“broad evidence that the relative flatness of the security market line is not isolated to the U.S. stock market but that it is a pervasive global phenomenon. Hence, this pattern of required returns is likely driven by a common economic cause.”

Their groundbreaking paper remains one of the most frequently cited in finance.

The intuition behind the anomaly is that leverage-constrained investors, instead of applying leverage, obtain an expected return higher than the market’s expected return through overweighting high-beta stocks and underweighting low-beta stocks in their portfolios. Their actions lower future risk-adjusted returns on high-beta stocks and increase future risk-adjusted returns on low-beta stocks. (Deeper discussion is available here on risk/behavioral explanations).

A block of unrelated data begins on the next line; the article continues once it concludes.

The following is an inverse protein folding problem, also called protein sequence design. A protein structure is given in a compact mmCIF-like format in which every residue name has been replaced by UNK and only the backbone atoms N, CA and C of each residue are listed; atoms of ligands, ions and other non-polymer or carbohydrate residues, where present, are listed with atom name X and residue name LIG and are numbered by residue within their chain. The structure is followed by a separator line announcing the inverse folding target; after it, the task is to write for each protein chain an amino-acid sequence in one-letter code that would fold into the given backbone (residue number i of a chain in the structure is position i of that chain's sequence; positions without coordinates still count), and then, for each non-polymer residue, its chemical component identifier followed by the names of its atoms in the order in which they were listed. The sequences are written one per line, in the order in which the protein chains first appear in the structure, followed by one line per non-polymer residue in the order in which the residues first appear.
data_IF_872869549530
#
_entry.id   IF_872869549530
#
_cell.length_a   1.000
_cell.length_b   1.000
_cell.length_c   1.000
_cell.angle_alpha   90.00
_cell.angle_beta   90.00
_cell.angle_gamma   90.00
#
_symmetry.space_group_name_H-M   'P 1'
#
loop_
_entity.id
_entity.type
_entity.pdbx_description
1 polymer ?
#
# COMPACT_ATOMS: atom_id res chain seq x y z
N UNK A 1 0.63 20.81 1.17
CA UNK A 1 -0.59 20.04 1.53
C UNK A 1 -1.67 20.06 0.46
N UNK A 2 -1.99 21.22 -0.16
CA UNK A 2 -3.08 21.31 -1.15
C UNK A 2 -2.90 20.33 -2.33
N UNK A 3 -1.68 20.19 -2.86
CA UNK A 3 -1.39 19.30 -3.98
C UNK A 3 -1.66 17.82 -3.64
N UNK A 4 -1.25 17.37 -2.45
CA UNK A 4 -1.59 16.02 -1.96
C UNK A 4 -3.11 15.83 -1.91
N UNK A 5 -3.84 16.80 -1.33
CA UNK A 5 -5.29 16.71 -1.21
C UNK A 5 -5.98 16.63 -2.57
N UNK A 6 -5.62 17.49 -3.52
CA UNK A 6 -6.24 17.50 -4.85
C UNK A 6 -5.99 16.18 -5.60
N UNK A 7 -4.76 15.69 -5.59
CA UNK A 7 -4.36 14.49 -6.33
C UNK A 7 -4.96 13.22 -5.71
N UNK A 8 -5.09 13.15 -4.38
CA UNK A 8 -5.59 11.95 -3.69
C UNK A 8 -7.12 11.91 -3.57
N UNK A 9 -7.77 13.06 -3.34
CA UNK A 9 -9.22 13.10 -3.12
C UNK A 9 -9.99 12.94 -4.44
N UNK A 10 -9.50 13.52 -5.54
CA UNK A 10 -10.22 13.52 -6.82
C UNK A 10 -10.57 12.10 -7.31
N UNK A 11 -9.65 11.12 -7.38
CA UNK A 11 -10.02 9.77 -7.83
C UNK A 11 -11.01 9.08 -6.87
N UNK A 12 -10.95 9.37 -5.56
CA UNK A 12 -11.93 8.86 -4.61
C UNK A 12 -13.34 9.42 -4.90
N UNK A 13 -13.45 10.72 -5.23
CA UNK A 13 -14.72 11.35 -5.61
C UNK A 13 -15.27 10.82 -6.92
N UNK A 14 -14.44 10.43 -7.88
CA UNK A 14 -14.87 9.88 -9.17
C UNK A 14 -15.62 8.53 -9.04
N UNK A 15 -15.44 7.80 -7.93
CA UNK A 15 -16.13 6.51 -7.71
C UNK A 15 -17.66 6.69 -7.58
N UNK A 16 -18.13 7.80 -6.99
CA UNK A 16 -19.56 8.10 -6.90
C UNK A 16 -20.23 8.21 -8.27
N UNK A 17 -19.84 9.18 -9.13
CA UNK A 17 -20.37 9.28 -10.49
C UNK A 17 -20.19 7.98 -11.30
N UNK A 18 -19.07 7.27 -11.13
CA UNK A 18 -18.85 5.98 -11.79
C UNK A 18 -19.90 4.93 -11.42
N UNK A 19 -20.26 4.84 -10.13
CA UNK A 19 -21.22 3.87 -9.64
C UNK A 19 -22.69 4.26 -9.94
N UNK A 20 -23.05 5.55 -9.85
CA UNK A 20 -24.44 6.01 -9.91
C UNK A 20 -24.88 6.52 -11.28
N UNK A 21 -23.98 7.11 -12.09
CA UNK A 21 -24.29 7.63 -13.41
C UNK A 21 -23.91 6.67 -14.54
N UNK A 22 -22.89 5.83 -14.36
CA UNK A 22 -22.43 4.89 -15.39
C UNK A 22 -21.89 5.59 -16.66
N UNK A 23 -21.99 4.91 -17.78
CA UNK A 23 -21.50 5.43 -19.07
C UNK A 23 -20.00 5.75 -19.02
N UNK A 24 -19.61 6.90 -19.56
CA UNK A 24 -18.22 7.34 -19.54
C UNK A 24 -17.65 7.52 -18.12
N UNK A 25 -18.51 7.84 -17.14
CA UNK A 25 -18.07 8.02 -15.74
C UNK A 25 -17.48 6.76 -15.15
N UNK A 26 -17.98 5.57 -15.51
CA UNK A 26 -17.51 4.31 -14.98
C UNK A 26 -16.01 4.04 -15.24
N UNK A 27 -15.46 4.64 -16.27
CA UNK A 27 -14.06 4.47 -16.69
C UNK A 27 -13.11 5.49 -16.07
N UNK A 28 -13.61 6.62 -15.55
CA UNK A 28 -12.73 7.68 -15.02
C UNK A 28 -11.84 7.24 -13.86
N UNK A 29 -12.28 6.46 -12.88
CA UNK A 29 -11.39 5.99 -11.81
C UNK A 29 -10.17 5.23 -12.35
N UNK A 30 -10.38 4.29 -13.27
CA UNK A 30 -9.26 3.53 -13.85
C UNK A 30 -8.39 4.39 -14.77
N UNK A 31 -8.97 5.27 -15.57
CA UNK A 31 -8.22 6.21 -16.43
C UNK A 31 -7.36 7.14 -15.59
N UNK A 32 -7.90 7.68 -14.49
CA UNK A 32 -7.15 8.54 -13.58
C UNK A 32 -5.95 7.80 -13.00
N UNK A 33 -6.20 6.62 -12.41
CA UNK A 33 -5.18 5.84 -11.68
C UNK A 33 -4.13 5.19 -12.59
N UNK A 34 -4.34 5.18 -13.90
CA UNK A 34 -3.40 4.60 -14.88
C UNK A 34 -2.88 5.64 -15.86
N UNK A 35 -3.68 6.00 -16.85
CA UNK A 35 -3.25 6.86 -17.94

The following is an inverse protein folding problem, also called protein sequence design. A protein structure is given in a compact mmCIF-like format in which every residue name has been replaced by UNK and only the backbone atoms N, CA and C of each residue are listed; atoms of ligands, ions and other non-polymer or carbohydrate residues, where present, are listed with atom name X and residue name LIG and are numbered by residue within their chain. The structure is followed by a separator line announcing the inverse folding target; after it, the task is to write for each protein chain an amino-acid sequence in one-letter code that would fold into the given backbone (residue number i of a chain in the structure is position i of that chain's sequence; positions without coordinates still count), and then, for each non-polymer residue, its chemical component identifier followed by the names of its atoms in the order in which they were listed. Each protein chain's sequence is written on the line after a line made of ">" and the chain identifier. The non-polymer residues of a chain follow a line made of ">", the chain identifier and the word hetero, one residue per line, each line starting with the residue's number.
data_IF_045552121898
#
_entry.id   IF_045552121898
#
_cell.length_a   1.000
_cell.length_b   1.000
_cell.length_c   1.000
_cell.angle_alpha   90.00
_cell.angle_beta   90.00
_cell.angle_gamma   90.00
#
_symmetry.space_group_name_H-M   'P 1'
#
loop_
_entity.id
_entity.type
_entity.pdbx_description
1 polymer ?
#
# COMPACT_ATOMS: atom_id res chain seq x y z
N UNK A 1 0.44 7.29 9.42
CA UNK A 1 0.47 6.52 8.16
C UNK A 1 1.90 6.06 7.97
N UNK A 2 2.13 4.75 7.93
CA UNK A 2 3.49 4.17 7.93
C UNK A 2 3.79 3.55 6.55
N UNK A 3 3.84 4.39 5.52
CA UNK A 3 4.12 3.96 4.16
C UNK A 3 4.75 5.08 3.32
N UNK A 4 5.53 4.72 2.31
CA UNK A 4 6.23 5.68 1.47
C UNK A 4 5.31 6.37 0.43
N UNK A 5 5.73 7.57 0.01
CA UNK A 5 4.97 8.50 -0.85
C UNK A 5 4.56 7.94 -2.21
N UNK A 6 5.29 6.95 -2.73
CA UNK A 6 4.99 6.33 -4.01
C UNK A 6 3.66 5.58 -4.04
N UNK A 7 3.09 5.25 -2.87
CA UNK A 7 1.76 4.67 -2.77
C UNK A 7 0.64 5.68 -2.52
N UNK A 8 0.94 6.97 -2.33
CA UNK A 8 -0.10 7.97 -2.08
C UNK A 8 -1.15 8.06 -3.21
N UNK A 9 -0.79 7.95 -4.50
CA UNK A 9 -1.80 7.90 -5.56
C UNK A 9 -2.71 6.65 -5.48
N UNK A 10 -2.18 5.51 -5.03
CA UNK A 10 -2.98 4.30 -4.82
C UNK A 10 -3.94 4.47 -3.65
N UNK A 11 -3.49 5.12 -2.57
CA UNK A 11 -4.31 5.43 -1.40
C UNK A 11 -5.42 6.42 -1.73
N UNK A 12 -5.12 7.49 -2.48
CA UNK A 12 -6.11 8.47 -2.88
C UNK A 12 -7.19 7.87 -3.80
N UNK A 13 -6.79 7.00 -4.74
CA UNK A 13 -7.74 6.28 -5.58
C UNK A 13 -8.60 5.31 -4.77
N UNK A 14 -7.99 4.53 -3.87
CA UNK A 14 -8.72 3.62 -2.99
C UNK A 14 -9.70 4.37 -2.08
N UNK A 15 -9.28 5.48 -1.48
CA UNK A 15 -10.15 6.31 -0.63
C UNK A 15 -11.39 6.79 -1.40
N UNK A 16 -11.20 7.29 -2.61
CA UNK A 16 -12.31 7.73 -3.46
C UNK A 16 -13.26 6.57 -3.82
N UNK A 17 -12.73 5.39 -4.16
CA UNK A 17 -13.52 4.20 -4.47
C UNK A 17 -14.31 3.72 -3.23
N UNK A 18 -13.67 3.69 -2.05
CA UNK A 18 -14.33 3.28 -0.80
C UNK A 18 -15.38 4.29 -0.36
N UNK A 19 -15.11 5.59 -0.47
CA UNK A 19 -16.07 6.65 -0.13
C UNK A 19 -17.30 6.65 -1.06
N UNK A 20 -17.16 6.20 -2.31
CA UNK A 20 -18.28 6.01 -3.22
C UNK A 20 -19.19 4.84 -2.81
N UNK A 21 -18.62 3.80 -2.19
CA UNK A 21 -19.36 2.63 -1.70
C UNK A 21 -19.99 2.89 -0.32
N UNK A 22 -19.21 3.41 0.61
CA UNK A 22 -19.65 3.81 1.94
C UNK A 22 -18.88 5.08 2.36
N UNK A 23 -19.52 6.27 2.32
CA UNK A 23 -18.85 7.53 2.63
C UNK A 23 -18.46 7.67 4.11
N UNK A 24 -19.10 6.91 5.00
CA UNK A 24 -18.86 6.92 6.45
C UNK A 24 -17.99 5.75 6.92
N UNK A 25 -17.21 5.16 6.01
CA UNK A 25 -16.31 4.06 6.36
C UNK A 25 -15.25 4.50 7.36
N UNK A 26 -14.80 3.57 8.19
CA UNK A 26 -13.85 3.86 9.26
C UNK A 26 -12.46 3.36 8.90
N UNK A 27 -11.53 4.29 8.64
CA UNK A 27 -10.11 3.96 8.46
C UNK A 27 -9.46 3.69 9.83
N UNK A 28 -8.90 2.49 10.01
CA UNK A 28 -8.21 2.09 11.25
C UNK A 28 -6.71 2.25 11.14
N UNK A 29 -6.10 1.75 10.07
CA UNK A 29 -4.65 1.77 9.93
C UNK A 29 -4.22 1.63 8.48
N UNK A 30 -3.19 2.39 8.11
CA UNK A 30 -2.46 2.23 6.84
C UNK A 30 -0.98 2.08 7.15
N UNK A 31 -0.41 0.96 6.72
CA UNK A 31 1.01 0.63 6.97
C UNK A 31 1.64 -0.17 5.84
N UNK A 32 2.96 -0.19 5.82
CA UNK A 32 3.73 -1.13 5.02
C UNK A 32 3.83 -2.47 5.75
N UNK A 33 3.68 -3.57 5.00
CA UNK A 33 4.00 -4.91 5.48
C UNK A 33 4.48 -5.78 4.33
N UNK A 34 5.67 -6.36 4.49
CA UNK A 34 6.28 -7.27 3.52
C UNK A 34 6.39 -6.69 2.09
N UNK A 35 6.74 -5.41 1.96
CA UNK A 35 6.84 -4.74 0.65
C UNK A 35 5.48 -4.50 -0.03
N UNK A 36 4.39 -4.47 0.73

Time-Varying Premium

Esben Hedegaard of AQR Capital Management contributed to the literature on the low-beta anomaly with his June 2018 study, “Time-Varying Leverage Demand and Predictability of Betting-Against-Beta.” He demonstrated that the returns to BAB are time-varying and dependent on prior period returns. For the U.S. his dataset covered the period 1931 through January 2018. His international dataset, covering 23 countries, began in 1988 or later. The following is a summary of his key findings:

  • High (low) past returns on the market forecast high (low) future returns on the BAB factor; realized BAB returns are higher (lower) following high (low) past market returns.
  • Because expected returns move opposite to prices, high (low) market returns lead to contemporaneously low (high) returns on the BAB factor.